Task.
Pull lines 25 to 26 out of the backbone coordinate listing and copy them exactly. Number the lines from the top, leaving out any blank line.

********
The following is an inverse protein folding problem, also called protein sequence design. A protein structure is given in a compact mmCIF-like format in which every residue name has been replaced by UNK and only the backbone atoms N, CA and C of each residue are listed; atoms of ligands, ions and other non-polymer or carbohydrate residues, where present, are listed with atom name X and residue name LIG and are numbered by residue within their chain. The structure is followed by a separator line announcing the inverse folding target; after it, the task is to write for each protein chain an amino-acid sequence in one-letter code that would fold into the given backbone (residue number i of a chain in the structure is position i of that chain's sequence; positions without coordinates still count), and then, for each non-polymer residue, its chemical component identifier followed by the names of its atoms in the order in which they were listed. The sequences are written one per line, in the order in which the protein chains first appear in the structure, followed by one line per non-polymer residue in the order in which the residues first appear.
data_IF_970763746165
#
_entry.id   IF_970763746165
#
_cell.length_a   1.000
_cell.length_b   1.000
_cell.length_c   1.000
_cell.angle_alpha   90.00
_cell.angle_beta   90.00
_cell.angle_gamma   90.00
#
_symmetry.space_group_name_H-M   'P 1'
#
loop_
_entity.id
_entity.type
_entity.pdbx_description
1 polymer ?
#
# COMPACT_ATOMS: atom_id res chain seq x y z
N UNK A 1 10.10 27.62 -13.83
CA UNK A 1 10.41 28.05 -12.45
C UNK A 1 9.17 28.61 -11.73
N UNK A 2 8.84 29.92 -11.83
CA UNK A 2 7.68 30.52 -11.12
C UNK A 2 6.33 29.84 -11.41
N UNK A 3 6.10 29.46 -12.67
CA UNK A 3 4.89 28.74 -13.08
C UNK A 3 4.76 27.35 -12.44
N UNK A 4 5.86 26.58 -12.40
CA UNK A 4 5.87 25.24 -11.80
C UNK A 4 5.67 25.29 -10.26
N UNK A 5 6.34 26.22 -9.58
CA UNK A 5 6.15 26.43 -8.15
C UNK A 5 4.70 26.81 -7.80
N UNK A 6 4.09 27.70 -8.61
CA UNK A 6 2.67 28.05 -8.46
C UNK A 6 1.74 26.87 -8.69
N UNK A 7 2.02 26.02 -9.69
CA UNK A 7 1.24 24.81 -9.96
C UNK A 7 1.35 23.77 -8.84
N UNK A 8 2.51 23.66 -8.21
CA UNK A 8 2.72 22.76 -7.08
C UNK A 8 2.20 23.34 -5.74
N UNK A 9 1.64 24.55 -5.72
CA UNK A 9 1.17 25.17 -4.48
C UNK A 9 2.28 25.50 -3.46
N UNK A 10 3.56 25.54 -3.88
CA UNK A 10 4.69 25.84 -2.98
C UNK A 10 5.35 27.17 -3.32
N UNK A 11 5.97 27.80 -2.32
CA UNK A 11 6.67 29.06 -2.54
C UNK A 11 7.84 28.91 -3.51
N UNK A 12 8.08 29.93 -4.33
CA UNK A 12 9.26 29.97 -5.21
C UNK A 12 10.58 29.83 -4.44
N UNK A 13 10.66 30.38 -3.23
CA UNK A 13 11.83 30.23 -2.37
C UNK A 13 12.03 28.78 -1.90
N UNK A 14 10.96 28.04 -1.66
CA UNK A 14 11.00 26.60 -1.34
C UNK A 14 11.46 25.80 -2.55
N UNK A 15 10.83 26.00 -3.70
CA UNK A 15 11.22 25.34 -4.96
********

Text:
N UNK A 2 8.84 29.92 -11.83
CA UNK A 2 7.68 30.52 -11.12